Ten cases opened after Brakwater saga

28 Jan 2016 19:30pm
WINDHOEK, 28 JAN (NAMPA) - The ‘children of the liberation struggle’ and Brakwater residents have opened cases against each other after the clash between them two weeks ago at Brakwater just outside Windhoek.
In an interview with Nampa on Thursday, Namibian Police Force (Nampol) Deputy Commissioner Sylvanus Nghishidimbwa said the two parties opened cases the week following their clash on 14 January 2016 that resulted from struggle kids allegedly collecting wood from the private plots at Brakwater illegally.
“I am speaking under correction; the struggle kids opened six cases against the plot owners and the plot owners opened four cases against the struggle kids,” he said.
The six cases against the plot owners include attempted murder and malicious damage to property, while the Brakwater plot owners opened cases of trespassing, malicious damage to property, intent to cause grievous bodily harm and verbal threat assault against the liberation struggle kids.
“Two investigating teams from the police force have been allocated to both parties to investigate the parties’ matter at the moment.”
Investigations begun on 15 January 2016 and so far, no arrests have been made yet.
The eventually violent confrontation between the struggle kids and some Brakwater residents started when a female struggle kid was allegedly hit by a car driven by one of the local plot owners, who allegedly accused them of illegally collecting firewood from his plot.
Several people were injured including two struggle kids, the plot owner, his son and members of the neighbourhood watch group.
On 15 January, the about 400 struggle kids blocked the Brakwater road, prompting NamPol to deploy its Special Reserve Force to the area. The police used teargas and rubber bullets to disperse the struggle kids.
Approached for comment last week Thursday, veteran Swapo Party member and current mediator between the ruling party and the struggle children, Nicodemus Kamati said he was not aware of the cases opened against the struggle kids but he was aware of the cases they had made against the residents.
The former commander in the People's Liberation Army of Namibia (Plan) also defended the struggle kids, saying they are not the way they are portrayed.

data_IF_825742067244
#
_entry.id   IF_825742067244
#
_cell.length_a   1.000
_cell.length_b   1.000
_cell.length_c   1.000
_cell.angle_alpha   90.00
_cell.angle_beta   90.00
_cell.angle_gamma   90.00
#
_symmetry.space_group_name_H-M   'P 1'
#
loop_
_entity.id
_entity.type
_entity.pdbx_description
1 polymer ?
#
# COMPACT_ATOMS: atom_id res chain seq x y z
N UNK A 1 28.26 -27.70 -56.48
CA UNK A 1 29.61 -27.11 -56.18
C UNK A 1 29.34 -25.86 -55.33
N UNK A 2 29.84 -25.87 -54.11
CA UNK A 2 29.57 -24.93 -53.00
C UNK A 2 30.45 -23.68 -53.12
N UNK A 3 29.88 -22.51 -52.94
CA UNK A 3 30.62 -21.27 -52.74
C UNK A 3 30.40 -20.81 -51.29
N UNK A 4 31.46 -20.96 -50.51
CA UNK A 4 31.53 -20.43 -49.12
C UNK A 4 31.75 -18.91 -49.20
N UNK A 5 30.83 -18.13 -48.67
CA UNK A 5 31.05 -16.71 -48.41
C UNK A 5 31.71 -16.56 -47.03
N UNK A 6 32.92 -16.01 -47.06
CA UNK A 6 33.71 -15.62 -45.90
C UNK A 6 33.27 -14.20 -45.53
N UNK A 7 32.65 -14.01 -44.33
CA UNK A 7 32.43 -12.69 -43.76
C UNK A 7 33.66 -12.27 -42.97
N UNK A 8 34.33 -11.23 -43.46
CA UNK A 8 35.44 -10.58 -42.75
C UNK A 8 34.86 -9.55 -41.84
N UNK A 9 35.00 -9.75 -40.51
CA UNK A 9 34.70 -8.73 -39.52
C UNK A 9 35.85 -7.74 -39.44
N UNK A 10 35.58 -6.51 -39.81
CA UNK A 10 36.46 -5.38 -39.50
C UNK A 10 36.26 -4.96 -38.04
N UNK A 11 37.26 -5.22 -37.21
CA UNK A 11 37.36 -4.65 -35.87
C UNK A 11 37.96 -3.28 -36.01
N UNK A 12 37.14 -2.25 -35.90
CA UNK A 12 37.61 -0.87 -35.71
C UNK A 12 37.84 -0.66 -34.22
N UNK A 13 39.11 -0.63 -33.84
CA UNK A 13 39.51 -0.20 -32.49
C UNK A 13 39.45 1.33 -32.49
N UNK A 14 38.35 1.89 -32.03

“The struggle kids are not violent at all. They did not start the whole saga; it was the farmer, he caused all the trouble.”
Kamati explained that the farmer, who accused the three women struggle kids of collecting firewood illegally from his farm, which was not the case when he just drove away after her bumped Josephine Iipinge on 12 January, caused the actual initiating incident.
In an interview with Nampa after the violent clash, a male plot owner who requested anonymity said they are living in fear because of “silly” promises made by Government.
“We cannot be held ransom and blackmailed by 450 people because of silly promises that the government made to them (struggle kids). They must do what they promised; now I cannot even go home because of this chaos (road blockage).”
Kamati defended the struggle kids further last week, saying that they are not troublemakers and are just demanding what Government had promised them: employment opportunities.
He noted that discussions were held between the ruling party and disgruntled youth, who were assured that Government is working on a solution to their employment problem.
“Swapo Party and Government did not abandon these children and they promised them jobs, and I am positive that the government of our country will deliver their promise.”
Kamati said he does not know how long it will take before the struggle kids are employed but noted he is hoping it is done soon because he is unhappy with their current living situation of no ablution facilities and relying on donations.
About 400 struggle kids were relocated to the Ndilimani Cultural Troupe Farm in Brakwater since December last year after camping at the Swapo Party headquarters since October 2015.